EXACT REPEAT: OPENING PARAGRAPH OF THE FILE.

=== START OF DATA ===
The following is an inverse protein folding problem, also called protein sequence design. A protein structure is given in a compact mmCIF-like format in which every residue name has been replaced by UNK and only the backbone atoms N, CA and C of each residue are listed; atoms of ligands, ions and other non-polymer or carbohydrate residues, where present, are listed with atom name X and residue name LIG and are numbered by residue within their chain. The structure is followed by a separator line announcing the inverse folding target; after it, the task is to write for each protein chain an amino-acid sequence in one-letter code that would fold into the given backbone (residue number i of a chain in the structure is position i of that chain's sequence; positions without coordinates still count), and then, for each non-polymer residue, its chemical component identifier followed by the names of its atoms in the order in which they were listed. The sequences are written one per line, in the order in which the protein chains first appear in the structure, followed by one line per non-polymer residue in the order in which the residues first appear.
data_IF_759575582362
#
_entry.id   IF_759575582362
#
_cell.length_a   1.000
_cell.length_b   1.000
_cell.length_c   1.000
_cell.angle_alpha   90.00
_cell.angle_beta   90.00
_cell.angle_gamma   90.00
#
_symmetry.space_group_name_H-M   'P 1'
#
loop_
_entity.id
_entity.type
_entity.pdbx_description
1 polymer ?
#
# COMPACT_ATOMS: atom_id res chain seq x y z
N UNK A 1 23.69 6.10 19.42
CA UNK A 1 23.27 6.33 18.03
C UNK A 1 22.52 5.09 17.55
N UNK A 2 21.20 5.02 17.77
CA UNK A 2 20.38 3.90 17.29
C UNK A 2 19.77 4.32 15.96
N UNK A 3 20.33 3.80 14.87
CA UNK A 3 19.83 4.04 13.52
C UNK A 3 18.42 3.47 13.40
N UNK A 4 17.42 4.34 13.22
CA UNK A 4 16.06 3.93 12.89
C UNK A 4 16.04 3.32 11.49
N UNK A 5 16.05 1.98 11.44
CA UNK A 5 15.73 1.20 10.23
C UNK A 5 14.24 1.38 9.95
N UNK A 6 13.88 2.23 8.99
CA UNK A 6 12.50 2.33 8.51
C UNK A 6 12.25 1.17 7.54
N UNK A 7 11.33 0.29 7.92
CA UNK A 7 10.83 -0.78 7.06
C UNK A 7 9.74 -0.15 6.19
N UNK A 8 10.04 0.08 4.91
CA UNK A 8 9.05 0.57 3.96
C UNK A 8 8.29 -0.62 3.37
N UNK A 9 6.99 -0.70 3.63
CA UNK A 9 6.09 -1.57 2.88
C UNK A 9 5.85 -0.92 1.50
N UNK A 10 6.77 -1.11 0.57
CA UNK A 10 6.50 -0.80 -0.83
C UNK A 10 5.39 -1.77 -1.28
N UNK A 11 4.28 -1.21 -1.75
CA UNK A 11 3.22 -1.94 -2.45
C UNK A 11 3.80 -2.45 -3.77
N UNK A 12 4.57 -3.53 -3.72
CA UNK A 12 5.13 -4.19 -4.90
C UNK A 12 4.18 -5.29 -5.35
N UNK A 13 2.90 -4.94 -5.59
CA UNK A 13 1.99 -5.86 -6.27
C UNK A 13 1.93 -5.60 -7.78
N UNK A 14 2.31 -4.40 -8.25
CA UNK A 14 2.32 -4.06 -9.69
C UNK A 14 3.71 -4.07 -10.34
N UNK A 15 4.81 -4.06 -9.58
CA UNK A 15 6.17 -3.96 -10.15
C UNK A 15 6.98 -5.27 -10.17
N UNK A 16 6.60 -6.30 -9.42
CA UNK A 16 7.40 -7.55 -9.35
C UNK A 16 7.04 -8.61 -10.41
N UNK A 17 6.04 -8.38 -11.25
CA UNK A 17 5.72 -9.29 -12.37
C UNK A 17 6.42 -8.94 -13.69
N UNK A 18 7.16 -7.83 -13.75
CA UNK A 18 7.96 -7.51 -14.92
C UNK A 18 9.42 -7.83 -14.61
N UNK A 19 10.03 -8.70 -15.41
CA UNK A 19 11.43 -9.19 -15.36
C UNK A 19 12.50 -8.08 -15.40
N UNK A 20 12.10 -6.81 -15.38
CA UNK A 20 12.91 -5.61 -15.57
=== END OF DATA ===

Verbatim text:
The following is an inverse protein folding problem, also called protein sequence design. A protein structure is given in a compact mmCIF-like format in which every residue name has been replaced by UNK and only the backbone atoms N, CA and C of each residue are listed; atoms of ligands, ions and other non-polymer or carbohydrate residues, where present, are listed with atom name X and residue name LIG and are numbered by residue within their chain. The structure is followed by a separator line announcing the inverse folding target; after it, the task is to write for each protein chain an amino-acid sequence in one-letter code that would fold into the given backbone (residue number i of a chain in the structure is position i of that chain's sequence; positions without coordinates still count), and then, for each non-polymer residue, its chemical component identifier followed by the names of its atoms in the order in which they were listed. The sequences are written one per line, in the order in which the protein chains first appear in the structure, followed by one line per non-polymer residue in the order in which the residues first appear.